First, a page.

The biological tags and the reagents used to detect them can be provided by a common vendor or other party (e.g., an inventory control manager, a production manager, or a shipping manager). When this is so, neither a custodian who associates a biological tag with a product nor a tester who assesses the presence or absence of the biological tag in association with the product need have any substantial knowledge of the identity of the biological tag or the reagents used in its detection. Ignorance of custodians and testers as to the nature, content, and identity of the biological. tags and their components can improve the security of the tags by complicating any attempted forgery of the biological tags. Thus, even though each of nucleotide sequences, organism identity, chemistry of encapsulation, and inclusion of marker chemicals is individually discernable (i.e., if a counterfeiter knows that it must be discerned), a successful counterfeiter must decipher a nearly limitless combination of individual components, including the target nucleotide sequences carried by polynucleotides in a biological tag, the identity of the organism carrying the polynucleotides, the nature of any cell-encapsulating technology employed, and the presence or absence of other chemical markers. The biological tagging technology described herein thus provides not-practically-counterfeited methods of tracking product provenance.EXAMPLES
The subject matter of this disclosure is now described with reference to the following Examples. These Examples are provided for the purpose of illustration only, and the subject matter is not limited to these Examples, but rather encompasses all variations which are evident as a result of the teaching provided herein.
In the following examples, the term “bar code” is used interchangeably with the term “biological tag.”Example 1 Formulation of Useful Bar Code Products Using Microorganisms (“Microbes”)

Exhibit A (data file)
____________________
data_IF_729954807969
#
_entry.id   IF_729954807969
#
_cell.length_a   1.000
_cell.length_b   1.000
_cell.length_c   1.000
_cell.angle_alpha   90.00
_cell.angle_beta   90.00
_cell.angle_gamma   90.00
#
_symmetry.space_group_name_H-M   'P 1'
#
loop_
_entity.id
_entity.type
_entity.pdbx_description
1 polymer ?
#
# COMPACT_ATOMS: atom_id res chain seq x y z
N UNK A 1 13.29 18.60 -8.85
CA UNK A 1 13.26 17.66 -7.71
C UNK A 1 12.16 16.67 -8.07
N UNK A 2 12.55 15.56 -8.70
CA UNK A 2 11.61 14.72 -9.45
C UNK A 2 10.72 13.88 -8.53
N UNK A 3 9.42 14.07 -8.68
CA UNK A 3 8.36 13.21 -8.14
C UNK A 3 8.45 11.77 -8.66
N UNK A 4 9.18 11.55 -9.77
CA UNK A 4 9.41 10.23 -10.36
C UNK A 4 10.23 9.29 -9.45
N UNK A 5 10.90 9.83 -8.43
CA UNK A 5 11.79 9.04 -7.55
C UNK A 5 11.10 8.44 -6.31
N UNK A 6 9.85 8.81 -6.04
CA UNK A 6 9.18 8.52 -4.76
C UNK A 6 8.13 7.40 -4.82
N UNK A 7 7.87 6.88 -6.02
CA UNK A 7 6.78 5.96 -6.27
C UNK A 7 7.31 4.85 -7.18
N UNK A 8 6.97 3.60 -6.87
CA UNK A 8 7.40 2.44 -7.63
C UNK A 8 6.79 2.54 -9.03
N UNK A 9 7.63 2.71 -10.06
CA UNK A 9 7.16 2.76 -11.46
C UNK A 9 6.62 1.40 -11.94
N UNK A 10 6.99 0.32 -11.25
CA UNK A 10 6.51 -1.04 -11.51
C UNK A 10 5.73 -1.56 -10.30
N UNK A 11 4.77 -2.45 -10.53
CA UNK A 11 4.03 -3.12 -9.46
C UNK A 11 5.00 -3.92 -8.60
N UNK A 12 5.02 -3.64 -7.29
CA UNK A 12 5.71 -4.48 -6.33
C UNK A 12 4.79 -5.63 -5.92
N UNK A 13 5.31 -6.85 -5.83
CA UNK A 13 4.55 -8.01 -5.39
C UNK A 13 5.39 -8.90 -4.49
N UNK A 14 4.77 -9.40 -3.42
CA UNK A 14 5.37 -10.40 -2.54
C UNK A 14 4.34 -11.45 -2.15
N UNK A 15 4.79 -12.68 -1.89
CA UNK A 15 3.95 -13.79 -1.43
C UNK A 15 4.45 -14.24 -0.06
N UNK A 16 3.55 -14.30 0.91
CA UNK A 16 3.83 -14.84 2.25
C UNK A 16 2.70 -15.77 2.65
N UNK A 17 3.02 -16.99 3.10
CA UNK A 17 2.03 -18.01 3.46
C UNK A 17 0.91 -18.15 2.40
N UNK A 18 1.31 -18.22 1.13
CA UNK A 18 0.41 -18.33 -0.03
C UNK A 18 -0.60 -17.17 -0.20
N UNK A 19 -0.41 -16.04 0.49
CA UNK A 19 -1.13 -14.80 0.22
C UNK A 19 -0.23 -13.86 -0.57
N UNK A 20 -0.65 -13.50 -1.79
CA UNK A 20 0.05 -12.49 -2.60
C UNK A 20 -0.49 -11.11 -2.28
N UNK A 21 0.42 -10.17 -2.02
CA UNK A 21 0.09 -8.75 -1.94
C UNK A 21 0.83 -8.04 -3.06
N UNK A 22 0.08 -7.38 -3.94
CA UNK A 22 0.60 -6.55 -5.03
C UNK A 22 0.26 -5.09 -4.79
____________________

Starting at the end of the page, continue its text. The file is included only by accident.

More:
Microbes would be produced or purchased in pure form. An absolute requirement is stringent quality control to make certain of strain identity and purity. Several strains can be organized into a code for a specific product or location, with different strains used for other products or locations. If necessary, for stability, the strain mixtures can be encapsulated to provide long shelf life by techniques known to those skilled in the art.
It will probably be an advantage to use only small amounts of microbes and to be able to locate them on the food product. There are a number of fluorescent compounds that are safe to use in food, including quinine, riboflavin, turmeric, caffeine and other compounds. Small amounts of these can be mixed with the microbes, and this mixture sprayed as small dots onto the produce. The spots so made will be tasteless and invisible, but easily detected under a UV (black) light. The spots so identified can easily be removed from the produce. Since different compounds fluoresce in different colors, the fluorescent color can be an added component of any bar code.
However, other methods are possible, For example, the microbes can be encapsulated with a small amount of magnetic dust and the material recovered with a magnet.
Further, some produce has a paper label attached. The bar code organisms could be applied to and in this label.
Of course, it is possible to use the microbial bar codes as an overall spray without any fluorescent or other indicators, in this case, the microbial bar code would be provided over the entire volume of the food.Detection of the Microbial Bar Code